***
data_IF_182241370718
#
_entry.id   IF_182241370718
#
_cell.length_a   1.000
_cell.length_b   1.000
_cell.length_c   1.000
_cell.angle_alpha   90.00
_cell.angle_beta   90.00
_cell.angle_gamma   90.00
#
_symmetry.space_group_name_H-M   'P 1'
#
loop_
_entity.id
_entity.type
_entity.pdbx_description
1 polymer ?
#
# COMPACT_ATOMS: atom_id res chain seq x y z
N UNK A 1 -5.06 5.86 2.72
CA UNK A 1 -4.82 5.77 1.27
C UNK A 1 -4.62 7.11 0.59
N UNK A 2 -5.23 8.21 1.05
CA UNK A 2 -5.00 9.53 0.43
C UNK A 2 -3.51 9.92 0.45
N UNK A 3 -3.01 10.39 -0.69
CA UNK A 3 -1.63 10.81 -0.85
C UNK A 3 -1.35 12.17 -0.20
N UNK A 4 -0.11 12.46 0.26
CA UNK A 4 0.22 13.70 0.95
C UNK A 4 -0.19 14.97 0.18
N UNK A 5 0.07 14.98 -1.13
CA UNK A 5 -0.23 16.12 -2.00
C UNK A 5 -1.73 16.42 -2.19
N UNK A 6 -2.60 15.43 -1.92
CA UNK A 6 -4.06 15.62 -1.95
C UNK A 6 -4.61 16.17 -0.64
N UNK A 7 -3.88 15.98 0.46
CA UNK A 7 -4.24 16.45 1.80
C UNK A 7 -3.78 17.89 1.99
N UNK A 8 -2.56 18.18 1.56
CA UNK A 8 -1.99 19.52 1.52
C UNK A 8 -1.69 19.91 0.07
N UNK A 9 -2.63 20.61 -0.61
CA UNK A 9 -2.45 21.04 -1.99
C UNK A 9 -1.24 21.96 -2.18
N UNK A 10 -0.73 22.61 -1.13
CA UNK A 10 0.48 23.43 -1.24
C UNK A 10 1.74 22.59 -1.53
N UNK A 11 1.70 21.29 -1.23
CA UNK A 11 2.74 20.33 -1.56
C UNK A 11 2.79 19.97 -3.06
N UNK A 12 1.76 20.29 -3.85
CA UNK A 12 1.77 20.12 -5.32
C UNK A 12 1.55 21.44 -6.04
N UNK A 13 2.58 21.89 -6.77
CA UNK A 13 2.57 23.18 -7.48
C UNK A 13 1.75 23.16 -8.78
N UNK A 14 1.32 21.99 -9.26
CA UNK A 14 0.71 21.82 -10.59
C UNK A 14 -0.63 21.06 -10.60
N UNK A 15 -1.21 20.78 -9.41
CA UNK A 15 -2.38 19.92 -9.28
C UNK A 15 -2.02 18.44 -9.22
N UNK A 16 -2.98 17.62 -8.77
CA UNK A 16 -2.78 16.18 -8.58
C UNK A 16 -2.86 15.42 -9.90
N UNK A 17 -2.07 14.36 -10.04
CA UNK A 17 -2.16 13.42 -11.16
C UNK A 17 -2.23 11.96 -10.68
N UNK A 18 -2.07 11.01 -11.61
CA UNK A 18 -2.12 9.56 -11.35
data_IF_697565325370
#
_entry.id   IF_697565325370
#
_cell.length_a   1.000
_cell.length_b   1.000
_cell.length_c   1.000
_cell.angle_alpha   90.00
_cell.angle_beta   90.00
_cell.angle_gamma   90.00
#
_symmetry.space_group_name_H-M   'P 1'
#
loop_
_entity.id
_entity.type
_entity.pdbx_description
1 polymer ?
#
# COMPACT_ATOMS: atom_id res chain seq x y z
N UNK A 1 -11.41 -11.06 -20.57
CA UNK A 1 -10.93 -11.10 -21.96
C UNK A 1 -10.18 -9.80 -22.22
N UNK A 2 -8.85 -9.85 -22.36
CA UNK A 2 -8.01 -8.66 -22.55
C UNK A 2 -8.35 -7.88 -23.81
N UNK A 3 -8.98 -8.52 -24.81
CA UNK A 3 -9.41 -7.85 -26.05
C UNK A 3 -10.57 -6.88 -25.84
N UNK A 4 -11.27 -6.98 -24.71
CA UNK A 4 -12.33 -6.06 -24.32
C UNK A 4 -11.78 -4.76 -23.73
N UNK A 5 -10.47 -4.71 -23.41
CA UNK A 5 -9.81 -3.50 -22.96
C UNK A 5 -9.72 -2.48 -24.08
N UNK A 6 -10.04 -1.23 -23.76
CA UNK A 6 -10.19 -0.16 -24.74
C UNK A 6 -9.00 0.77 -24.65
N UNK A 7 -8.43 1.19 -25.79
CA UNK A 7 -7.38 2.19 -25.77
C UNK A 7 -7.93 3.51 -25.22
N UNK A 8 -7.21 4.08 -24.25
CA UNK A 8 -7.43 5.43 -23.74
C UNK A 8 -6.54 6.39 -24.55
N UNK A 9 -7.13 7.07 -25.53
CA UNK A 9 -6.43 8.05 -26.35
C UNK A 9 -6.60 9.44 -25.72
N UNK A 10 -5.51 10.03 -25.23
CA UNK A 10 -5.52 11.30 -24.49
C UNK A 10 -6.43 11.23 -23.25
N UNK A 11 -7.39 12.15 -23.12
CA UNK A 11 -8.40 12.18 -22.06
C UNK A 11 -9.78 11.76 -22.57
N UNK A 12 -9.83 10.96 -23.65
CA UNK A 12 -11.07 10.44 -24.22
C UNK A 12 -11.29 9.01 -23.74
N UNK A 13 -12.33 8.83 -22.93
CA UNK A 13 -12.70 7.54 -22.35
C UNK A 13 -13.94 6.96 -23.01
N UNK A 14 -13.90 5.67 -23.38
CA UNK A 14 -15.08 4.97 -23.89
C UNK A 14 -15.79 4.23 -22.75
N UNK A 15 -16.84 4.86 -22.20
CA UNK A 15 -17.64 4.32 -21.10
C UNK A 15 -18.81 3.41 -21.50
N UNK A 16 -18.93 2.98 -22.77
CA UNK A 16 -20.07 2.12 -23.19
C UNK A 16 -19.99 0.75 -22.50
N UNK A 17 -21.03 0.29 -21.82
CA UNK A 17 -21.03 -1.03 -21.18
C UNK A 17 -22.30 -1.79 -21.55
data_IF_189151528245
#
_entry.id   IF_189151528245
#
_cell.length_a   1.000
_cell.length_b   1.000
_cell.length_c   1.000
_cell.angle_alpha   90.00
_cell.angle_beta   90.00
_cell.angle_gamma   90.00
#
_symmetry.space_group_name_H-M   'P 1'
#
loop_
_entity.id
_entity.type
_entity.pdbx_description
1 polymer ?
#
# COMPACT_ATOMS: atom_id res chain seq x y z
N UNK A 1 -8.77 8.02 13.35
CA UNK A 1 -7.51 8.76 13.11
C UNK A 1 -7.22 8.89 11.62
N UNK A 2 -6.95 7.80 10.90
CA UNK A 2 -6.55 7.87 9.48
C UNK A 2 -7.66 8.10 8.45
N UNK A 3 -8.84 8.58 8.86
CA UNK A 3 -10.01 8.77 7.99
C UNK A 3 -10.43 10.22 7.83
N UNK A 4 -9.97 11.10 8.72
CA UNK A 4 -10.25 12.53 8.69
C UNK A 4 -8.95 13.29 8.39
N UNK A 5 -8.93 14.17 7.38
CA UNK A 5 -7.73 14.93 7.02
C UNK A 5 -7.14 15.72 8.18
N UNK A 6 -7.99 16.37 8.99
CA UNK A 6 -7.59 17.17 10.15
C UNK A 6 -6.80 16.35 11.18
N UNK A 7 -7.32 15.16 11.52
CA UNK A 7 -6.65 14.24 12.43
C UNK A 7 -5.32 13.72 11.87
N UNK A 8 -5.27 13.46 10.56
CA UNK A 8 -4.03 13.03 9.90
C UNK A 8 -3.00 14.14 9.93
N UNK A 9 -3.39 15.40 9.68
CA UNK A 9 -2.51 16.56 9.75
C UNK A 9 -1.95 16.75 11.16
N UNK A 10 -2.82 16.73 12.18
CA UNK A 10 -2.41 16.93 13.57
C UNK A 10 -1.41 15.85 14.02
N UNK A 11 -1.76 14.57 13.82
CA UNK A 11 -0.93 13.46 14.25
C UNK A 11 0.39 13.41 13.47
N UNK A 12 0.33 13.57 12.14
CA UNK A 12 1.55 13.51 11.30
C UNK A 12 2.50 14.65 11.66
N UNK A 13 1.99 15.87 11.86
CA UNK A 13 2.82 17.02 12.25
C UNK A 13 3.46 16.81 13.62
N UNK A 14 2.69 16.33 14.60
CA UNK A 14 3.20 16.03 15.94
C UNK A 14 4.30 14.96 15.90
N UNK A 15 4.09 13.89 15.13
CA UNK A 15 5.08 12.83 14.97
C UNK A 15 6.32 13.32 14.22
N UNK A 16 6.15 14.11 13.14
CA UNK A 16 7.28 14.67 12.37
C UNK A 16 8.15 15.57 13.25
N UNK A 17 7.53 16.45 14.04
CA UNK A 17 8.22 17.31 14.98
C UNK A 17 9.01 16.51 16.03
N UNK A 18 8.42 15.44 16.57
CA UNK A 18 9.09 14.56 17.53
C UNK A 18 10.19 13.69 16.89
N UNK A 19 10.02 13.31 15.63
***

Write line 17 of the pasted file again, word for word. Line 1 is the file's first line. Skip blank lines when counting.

_entity.pdbx_description